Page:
The 1993 Cadillac Allante roadster debuted the 4.6-liter Northstar V8, otherwise known as the last exclusive Cadillac engine. Now, after 26 years, Cadillac gets its own V8 motor again, in the form of a twin-turbo 4.2-liter V8 on the 2019 Cadillac CT6 V-Sport, the company announced today. The engine will be a “hot vee,” another first for Cadillac and GM as a whole.
And it’ll be something special, too. Like AMG’s motors, the new turbo V8 will be hand-built and hand-signed by the builder, just at the Corvette plant in Bowling Green, Kentucky, not Germany.
The engine’s rated at an impressive 550 horsepower and an eye-raising 627 lb-ft of torque, Cadillac said. That’s for the V-Sport; a 500 HP version will be available for other CT6 models, Automotive News says. The V-Sport (while not a full-on V) is the first performance-oriented version we’ve had for the cushy CT6, and it will come with summer performance tires, a mechanical LSD, magnetic ride dampers and 19-inch Brembo brakes. This also marks the first time the CT6 has gotten eight cylinders; until now the top motor was a 3.0-liter twin-turbo V6.
This new motor a quad-cam, 32-valve, direct injection aluminum V8 with turbos mounted up top. So-called “hot vees” have been around for awhile, debuting in 1981 with Ferrari’s first turbo F1 engine.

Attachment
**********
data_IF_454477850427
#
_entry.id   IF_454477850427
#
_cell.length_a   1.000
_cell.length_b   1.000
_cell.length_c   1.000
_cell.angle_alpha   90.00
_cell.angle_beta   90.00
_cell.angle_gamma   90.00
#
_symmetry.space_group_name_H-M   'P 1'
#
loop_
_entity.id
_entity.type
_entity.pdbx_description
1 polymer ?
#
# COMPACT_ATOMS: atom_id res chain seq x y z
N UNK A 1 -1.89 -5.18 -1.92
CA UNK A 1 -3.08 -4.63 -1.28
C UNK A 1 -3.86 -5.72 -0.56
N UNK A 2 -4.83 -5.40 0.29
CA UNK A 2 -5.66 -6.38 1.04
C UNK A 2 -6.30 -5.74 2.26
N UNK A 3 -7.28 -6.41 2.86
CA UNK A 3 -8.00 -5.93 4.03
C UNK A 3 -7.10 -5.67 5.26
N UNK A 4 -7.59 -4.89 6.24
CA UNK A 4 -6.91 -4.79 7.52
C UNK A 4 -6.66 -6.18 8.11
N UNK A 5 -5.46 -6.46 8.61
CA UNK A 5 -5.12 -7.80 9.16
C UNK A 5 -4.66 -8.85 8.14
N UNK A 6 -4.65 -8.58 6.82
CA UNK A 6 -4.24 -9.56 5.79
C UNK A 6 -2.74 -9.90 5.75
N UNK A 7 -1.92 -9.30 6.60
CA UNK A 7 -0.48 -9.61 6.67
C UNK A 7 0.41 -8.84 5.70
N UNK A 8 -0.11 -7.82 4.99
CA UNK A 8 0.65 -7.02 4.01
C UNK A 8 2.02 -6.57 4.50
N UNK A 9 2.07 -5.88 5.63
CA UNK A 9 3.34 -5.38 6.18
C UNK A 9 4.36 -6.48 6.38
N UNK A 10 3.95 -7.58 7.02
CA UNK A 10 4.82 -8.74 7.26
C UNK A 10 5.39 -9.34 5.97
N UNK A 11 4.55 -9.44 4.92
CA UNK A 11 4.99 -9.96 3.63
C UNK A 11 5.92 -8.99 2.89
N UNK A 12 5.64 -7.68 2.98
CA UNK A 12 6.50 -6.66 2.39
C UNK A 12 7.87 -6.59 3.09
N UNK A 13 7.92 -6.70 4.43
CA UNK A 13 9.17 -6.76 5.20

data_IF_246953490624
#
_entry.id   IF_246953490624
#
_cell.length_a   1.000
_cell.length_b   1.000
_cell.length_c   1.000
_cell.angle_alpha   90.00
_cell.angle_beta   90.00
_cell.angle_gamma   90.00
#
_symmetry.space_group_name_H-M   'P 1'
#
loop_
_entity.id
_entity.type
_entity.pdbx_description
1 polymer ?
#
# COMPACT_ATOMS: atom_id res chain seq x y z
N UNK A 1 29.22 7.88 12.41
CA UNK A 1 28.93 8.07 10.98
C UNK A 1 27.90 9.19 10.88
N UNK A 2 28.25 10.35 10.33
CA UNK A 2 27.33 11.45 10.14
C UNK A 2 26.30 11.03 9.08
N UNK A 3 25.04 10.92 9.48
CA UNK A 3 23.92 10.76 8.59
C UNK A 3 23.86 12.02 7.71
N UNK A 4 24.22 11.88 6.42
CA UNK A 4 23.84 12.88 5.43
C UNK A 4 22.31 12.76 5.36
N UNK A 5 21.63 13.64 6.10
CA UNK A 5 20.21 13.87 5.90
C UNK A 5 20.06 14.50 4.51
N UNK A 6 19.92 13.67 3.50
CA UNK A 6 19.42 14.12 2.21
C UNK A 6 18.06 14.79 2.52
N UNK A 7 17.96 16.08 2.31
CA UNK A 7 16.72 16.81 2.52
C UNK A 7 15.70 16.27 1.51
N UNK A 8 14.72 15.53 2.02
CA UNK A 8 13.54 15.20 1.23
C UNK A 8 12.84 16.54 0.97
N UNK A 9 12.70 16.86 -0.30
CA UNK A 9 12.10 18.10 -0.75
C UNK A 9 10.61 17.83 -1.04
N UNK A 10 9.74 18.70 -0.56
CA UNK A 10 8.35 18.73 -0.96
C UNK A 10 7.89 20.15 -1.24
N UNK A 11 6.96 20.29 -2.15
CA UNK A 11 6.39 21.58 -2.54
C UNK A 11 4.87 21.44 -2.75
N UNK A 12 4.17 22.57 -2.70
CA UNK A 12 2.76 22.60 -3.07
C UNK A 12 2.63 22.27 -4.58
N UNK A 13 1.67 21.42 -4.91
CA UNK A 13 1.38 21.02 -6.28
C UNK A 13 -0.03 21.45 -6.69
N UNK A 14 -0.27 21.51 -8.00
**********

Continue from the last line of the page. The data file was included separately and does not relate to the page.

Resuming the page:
Here’s how Cadillac describes it:
At the center of the 4.2L Twin Turbo V-8 is a “hot V” configuration that transposes the conventional layout of the cylinder heads’ intake and exhaust systems to mount the turbochargers at the top of the engine — in the valley between the heads — to virtually eliminate turbo lag and reduce the engine’s overall packaging size.
In a conventional turbocharged engine, the cylinder heads receive the pressurized air charge through ports at the top of the engine and the exhaust exits through ports on the lower outside of the heads into manifolds connected to the turbochargers.
With Cadillac’s innovative hot V design, the intake-charged air enters through the lower outside of the heads and exits through the top inside — where the turbochargers are integrated with the exhaust manifolds — for quick spool-up that translates into more immediate power delivery. The design also allows closer mounting of the catalytic converters, for efficient packaging.
The engine will debut at this month’s New York International Auto Show, and be paired with a 10-speed automatic transmission. This new engine fulfills a promise made in 2016 by Cadillac President Johan de Nysschen, according to Automotive News.
GM came close once before to building a hot V engine. Before the company’s 2009 bankruptcy, tooling was being installed at its Tonowanda, N.Y., engine plant for a 4.5-liter diesel V-8 for light-duty pickups and SUVs. GM’s financial problems killed the engine before production began.
In 2016, in response to a blog post that excoriated Cadillac, de Nysschen retorted with a detailed reply that basically laid out Cadillac’s future strategy. One of the elements: new powertrains for GM’s luxury brand.
Credit to Cadillac, too, for still trying to make some waves. The brand is venerated, but, these days, trying to serve two masters.
Update: The headline has been revised to say it’s the first Cadillac V8 in years; the 3.0-liter TT V6 is also a Cadillac-exclusive engine.